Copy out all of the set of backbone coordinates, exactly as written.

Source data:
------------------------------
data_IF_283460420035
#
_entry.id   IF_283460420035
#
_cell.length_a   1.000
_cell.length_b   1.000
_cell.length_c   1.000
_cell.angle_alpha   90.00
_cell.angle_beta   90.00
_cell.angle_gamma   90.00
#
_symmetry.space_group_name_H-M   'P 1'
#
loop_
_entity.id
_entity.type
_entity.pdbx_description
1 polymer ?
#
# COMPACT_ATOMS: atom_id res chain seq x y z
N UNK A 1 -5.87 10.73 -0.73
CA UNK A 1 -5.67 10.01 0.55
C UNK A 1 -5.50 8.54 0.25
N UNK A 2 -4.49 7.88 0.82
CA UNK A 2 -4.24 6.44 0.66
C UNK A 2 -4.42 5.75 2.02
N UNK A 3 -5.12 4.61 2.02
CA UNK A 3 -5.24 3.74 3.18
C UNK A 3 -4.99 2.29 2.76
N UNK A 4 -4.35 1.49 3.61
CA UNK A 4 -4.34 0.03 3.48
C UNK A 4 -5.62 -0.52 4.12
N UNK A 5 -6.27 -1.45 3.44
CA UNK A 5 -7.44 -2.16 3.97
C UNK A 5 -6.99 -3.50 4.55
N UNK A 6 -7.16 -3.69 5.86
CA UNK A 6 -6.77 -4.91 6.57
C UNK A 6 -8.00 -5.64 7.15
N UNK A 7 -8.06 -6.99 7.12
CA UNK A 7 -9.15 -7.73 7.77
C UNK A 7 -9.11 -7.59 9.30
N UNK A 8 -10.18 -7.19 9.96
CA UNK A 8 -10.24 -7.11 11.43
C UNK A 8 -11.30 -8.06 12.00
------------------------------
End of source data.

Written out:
data_IF_283460420035
#
_entry.id   IF_283460420035
#
_cell.length_a   1.000
_cell.length_b   1.000
_cell.length_c   1.000
_cell.angle_alpha   90.00
_cell.angle_beta   90.00
_cell.angle_gamma   90.00
#
_symmetry.space_group_name_H-M   'P 1'
#
loop_
_entity.id
_entity.type
_entity.pdbx_description
1 polymer ?
#
# COMPACT_ATOMS: atom_id res chain seq x y z
N UNK A 1 -5.87 10.73 -0.73
CA UNK A 1 -5.67 10.01 0.55
C UNK A 1 -5.50 8.54 0.25
N UNK A 2 -4.49 7.88 0.82
CA UNK A 2 -4.24 6.44 0.66
C UNK A 2 -4.42 5.75 2.02
N UNK A 3 -5.12 4.61 2.02
CA UNK A 3 -5.24 3.74 3.18
C UNK A 3 -4.99 2.29 2.76
N UNK A 4 -4.35 1.49 3.61
CA UNK A 4 -4.34 0.03 3.48
C UNK A 4 -5.62 -0.52 4.12
N UNK A 5 -6.27 -1.45 3.44
CA UNK A 5 -7.44 -2.16 3.97
C UNK A 5 -6.99 -3.50 4.55
N UNK A 6 -7.16 -3.69 5.86
CA UNK A 6 -6.77 -4.91 6.57
C UNK A 6 -8.00 -5.64 7.15
N UNK A 7 -8.06 -6.99 7.12
CA UNK A 7 -9.15 -7.73 7.77
C UNK A 7 -9.11 -7.59 9.30
N UNK A 8 -10.18 -7.19 9.96
CA UNK A 8 -10.24 -7.11 11.43
C UNK A 8 -11.30 -8.06 12.00